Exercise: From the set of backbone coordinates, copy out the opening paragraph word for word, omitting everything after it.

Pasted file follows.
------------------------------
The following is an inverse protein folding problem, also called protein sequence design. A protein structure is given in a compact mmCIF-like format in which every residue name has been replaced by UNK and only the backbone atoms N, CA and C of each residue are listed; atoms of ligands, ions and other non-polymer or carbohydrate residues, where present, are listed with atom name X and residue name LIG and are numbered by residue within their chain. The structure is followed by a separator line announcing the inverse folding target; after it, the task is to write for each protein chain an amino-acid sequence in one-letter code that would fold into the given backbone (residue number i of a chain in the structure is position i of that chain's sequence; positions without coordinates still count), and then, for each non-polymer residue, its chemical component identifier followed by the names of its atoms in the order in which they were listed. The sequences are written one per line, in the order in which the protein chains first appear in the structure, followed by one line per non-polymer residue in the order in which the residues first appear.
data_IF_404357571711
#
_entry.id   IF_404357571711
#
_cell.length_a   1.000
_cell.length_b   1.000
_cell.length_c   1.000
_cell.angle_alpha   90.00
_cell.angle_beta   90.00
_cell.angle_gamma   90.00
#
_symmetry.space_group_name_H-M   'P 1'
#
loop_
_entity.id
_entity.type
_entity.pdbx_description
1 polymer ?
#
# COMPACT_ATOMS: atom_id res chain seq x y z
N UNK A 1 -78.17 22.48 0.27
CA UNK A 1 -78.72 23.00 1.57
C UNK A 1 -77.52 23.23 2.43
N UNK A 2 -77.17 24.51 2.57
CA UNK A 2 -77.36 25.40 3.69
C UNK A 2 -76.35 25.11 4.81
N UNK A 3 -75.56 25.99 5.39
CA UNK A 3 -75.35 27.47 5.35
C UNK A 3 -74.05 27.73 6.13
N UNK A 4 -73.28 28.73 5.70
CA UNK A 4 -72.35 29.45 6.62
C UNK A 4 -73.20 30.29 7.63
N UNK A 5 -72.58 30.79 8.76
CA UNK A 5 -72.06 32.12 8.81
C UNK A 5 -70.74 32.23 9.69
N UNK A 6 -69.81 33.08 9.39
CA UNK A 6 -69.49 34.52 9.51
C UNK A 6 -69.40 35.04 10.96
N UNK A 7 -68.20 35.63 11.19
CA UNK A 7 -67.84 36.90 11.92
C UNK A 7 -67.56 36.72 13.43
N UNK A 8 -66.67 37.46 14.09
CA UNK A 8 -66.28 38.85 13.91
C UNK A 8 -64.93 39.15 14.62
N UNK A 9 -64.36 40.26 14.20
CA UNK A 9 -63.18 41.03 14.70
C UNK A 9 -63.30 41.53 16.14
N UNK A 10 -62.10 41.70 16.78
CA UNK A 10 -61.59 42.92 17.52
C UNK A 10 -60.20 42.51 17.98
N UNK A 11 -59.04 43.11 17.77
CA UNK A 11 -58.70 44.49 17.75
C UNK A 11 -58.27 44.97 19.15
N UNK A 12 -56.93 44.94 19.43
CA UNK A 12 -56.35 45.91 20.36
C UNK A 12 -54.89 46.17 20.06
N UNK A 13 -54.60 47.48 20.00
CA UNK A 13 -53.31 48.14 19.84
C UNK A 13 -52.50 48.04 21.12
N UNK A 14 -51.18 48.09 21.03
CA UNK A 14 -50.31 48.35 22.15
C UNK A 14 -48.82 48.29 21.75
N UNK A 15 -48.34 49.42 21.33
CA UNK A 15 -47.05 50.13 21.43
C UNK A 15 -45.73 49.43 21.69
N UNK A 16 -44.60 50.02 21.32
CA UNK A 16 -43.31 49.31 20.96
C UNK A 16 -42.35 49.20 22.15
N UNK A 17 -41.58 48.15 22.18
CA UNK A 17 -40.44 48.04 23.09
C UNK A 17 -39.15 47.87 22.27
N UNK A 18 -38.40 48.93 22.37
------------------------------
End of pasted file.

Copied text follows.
The following is an inverse protein folding problem, also called protein sequence design. A protein structure is given in a compact mmCIF-like format in which every residue name has been replaced by UNK and only the backbone atoms N, CA and C of each residue are listed; atoms of ligands, ions and other non-polymer or carbohydrate residues, where present, are listed with atom name X and residue name LIG and are numbered by residue within their chain. The structure is followed by a separator line announcing the inverse folding target; after it, the task is to write for each protein chain an amino-acid sequence in one-letter code that would fold into the given backbone (residue number i of a chain in the structure is position i of that chain's sequence; positions without coordinates still count), and then, for each non-polymer residue, its chemical component identifier followed by the names of its atoms in the order in which they were listed. The sequences are written one per line, in the order in which the protein chains first appear in the structure, followed by one line per non-polymer residue in the order in which the residues first appear.